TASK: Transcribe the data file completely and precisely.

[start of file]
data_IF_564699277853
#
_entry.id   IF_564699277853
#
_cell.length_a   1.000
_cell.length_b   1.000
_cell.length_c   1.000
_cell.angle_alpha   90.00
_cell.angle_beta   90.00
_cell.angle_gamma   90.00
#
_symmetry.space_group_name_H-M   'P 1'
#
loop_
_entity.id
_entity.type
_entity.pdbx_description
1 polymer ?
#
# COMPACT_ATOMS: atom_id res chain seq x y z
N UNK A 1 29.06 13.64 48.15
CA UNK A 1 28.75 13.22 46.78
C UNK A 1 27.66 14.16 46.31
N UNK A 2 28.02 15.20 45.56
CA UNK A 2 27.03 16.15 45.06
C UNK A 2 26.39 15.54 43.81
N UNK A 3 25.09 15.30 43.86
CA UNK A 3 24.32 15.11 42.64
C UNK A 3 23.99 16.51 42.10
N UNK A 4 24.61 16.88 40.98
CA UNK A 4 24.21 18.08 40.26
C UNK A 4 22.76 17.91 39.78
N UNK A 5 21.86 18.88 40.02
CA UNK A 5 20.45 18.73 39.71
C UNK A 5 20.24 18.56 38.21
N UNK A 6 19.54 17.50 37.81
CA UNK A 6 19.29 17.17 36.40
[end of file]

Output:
data_IF_564699277853
#
_entry.id   IF_564699277853
#
_cell.length_a   1.000
_cell.length_b   1.000
_cell.length_c   1.000
_cell.angle_alpha   90.00
_cell.angle_beta   90.00
_cell.angle_gamma   90.00
#
_symmetry.space_group_name_H-M   'P 1'
#
loop_
_entity.id
_entity.type
_entity.pdbx_description
1 polymer ?
#
# COMPACT_ATOMS: atom_id res chain seq x y z
N UNK A 1 29.06 13.64 48.15
CA UNK A 1 28.75 13.22 46.78
C UNK A 1 27.66 14.16 46.31
N UNK A 2 28.02 15.20 45.56
CA UNK A 2 27.03 16.15 45.06
C UNK A 2 26.39 15.54 43.81
N UNK A 3 25.09 15.30 43.86
CA UNK A 3 24.32 15.11 42.64
C UNK A 3 23.99 16.51 42.10
N UNK A 4 24.61 16.88 40.98
CA UNK A 4 24.21 18.08 40.26
C UNK A 4 22.76 17.91 39.78
N UNK A 5 21.86 18.88 40.02
CA UNK A 5 20.45 18.73 39.71
C UNK A 5 20.24 18.56 38.21
N UNK A 6 19.54 17.50 37.81
CA UNK A 6 19.29 17.17 36.40